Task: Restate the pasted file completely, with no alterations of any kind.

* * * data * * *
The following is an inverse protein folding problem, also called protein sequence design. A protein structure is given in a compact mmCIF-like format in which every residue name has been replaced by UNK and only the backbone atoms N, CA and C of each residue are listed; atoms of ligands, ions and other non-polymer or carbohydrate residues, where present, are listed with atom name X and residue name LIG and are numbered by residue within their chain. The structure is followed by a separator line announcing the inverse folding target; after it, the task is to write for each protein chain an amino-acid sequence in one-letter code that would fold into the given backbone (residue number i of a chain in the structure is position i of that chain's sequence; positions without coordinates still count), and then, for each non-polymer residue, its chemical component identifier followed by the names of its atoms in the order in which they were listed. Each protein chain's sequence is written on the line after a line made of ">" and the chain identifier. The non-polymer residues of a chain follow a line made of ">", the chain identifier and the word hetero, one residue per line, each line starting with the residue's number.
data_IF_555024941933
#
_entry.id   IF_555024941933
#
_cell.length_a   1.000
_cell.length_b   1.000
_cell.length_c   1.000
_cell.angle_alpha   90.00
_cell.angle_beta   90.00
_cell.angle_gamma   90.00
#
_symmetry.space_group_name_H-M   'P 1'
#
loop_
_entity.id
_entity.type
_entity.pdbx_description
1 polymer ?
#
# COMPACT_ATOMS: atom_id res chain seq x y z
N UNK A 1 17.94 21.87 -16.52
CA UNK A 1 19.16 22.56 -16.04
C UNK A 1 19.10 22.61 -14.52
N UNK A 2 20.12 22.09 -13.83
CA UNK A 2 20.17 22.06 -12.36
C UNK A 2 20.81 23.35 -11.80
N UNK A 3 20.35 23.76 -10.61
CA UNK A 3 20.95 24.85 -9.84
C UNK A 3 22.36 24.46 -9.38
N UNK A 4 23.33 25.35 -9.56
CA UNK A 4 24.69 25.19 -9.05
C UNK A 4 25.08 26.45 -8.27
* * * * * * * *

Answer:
The following is an inverse protein folding problem, also called protein sequence design. A protein structure is given in a compact mmCIF-like format in which every residue name has been replaced by UNK and only the backbone atoms N, CA and C of each residue are listed; atoms of ligands, ions and other non-polymer or carbohydrate residues, where present, are listed with atom name X and residue name LIG and are numbered by residue within their chain. The structure is followed by a separator line announcing the inverse folding target; after it, the task is to write for each protein chain an amino-acid sequence in one-letter code that would fold into the given backbone (residue number i of a chain in the structure is position i of that chain's sequence; positions without coordinates still count), and then, for each non-polymer residue, its chemical component identifier followed by the names of its atoms in the order in which they were listed. Each protein chain's sequence is written on the line after a line made of ">" and the chain identifier. The non-polymer residues of a chain follow a line made of ">", the chain identifier and the word hetero, one residue per line, each line starting with the residue's number.
data_IF_555024941933
#
_entry.id   IF_555024941933
#
_cell.length_a   1.000
_cell.length_b   1.000
_cell.length_c   1.000
_cell.angle_alpha   90.00
_cell.angle_beta   90.00
_cell.angle_gamma   90.00
#
_symmetry.space_group_name_H-M   'P 1'
#
loop_
_entity.id
_entity.type
_entity.pdbx_description
1 polymer ?
#
# COMPACT_ATOMS: atom_id res chain seq x y z
N UNK A 1 17.94 21.87 -16.52
CA UNK A 1 19.16 22.56 -16.04
C UNK A 1 19.10 22.61 -14.52
N UNK A 2 20.12 22.09 -13.83
CA UNK A 2 20.17 22.06 -12.36
C UNK A 2 20.81 23.35 -11.80
N UNK A 3 20.35 23.76 -10.61
CA UNK A 3 20.95 24.85 -9.84
C UNK A 3 22.36 24.46 -9.38
N UNK A 4 23.33 25.35 -9.56
CA UNK A 4 24.69 25.19 -9.05
C UNK A 4 25.08 26.45 -8.27